DOVER — Notes and quotes between headlines and deadlines …
As we approach Nov. 3, it is growing more and more evident that we will not be able to put together a front page with a bold headline naming the winner of the presidential election on Election Day.
The Associated Press and other experienced news organizations note that there is too much in play for this to happen.
“There’s a lot of chatter that we should be thinking about ‘election week,’” said Associated Press Deputy Managing Editor David Scott during a session with members Thursday.
Mr. Scott said the Associated Press has found in a recent survey that 54% of the vote will be in advance of Election Day.
That includes mail-in voting, absentee voting and in-person absentee voting around the country.
Delaware is among 13 states that send applications for absentee ballots to all voters. Nine states and the District of Columbia automatically mail ballots to voters.
Reflecting on election news history, it is interesting to note that the Associated Press has called presidential races on Election Day five times since 1992.
The AP did not call the race between George W. Bush and Al Gore in 2000.
And in 2016, the AP did not declare Donald Trump the winner until about 2:30 a.m.
For those of us on news deadlines, there was quite a bit of nail-biting on the night of the state’s primary election.
The state Department of Elections had announced results from 420 districts by 11 p.m. and 433 of the 436 districts by 11:15. It was after midnight when the final districts came in.
One of the immediate things we noticed when the results were first being posted was the extraordinary number of absentee votes — about 63,000 in the Democratic primary and about 12,500 in the Republican primary.
Also, we began to see that absentee votes were not a true early indication of the outcome, particularly in the GOP’s U.S. Senate and gubernatorial races.
When the numbers first went up, it showed Jim DeMartino had nearly 2,300 more votes than Lauren Witzke, the eventual winner. At the polls, she had 10,000 more than the party’s endorsed candidate.
In the Republican contest for governor, longtime state Sen. Colin Bonini had a lead of more than 800 in absentee votes. But political newcomer Julianne Murray topped him in the polls.
Overall, the big difference in the Bonini-Murray battle was in her home county of Sussex, a Republican hotbed. The lawyer from Seaford received 6,017 more votes in the lower county than Sen. Bonini did.
Sen. Bonini received more votes in his home county of Kent and in New Castle.
One of the quotes of the week comes from Delaware Department of Education Secretary Susan Bunting during Thursday’s state board meeting.
While the board debated the return of fall sports and possible equity issues, it was noted that individual districts may opt out of participation.
Secretary Bunting said her experience on local school boards led her to think it would be a hot topic.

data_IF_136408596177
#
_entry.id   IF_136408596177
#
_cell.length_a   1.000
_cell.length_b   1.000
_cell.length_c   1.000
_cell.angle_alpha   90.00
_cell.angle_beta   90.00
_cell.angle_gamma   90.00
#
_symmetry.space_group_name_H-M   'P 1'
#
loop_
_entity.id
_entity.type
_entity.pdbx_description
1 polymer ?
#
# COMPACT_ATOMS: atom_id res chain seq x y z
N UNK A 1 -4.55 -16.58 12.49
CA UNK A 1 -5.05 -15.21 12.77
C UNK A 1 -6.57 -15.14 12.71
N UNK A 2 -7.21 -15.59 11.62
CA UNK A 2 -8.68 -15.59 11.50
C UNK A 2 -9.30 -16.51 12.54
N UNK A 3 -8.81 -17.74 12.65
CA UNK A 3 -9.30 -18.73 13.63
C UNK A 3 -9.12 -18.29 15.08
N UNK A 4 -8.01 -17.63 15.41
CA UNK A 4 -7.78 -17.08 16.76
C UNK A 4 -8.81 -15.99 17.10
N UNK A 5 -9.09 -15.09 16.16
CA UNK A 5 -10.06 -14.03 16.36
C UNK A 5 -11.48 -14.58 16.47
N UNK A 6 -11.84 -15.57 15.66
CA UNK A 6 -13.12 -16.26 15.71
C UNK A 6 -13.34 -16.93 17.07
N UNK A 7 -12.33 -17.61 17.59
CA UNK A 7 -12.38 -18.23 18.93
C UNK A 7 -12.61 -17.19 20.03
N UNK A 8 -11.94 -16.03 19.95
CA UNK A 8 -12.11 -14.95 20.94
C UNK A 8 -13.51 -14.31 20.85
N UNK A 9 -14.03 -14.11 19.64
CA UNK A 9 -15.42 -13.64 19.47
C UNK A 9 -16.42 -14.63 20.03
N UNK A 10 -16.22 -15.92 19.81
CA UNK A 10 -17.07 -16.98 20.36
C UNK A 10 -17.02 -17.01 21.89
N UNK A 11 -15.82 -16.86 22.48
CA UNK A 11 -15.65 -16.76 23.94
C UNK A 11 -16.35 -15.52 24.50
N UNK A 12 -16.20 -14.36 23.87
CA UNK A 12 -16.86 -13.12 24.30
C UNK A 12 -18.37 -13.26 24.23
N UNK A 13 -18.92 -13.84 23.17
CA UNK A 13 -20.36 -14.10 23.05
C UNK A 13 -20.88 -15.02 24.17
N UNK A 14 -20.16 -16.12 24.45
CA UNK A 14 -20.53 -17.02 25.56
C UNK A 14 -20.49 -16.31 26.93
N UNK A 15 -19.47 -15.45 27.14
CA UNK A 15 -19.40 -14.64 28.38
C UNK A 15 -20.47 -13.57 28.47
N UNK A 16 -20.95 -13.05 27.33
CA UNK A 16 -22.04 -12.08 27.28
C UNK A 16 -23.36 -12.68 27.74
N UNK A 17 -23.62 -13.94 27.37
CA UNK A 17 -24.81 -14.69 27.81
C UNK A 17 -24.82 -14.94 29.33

“You can play your next meeting at Yankee Stadium,” she said.
Today marks the 195th day since the first coronavirus case was announced in Delaware.
Last Monday, the Delaware State News celebrated its 67th anniversary as the “First Daily in the Capital of the First State.”
It was Sept. 14, 1953, that Jack Smyth published the first daily edition of the newspaper. We are proud to continue the same brand of honest journalism that Mr. Smyth promised.
And, for me, Monday also marked my 30th anniversary with the Delaware State News.
So much has changed during that time. I miss the flurry of activity in the paste-up area that we had in 1990. Indeed, it has been a long time since I found a waxed paragraph on the bottom of my shoe. When something did not fit, a sharp X-ACTO knife would be used to eliminate it, and somehow, the discarded bit always ended up on the floor.
It only takes a few computer keystrokes now to make such edits for the print edition.
But, on the flip side, is that sometimes a writer’s precious words might still get published in the online version.
Thank you to our readers, whether faithful or casual, for turning to us through the years.
Today’s readers require more options.
We now enjoy seeing many people reading content at DelawareStateNews.net on smartphones. And the routes in which they arrive are many — whether directly to the website, prompted by a social media post or enticed to click a link while reading one of our newsletters.
Speaking of newsletters, we have revamped two for specific community audiences — “Essentially Milford” and “Heart of Sussex.”
On Friday, we launched a new one called “Hitting the Books” to help teachers, readers and parents better understand, discuss and celebrate the successes of returning to school during this pandemic. Education reporter Brooke Schultz is taking the lead on it.
Our sports editor, Andy Walter, will be starting a new “From the Press Box” newsletter, too.
Sign up for these, for free, at DelawareStateNews.net/newsletters.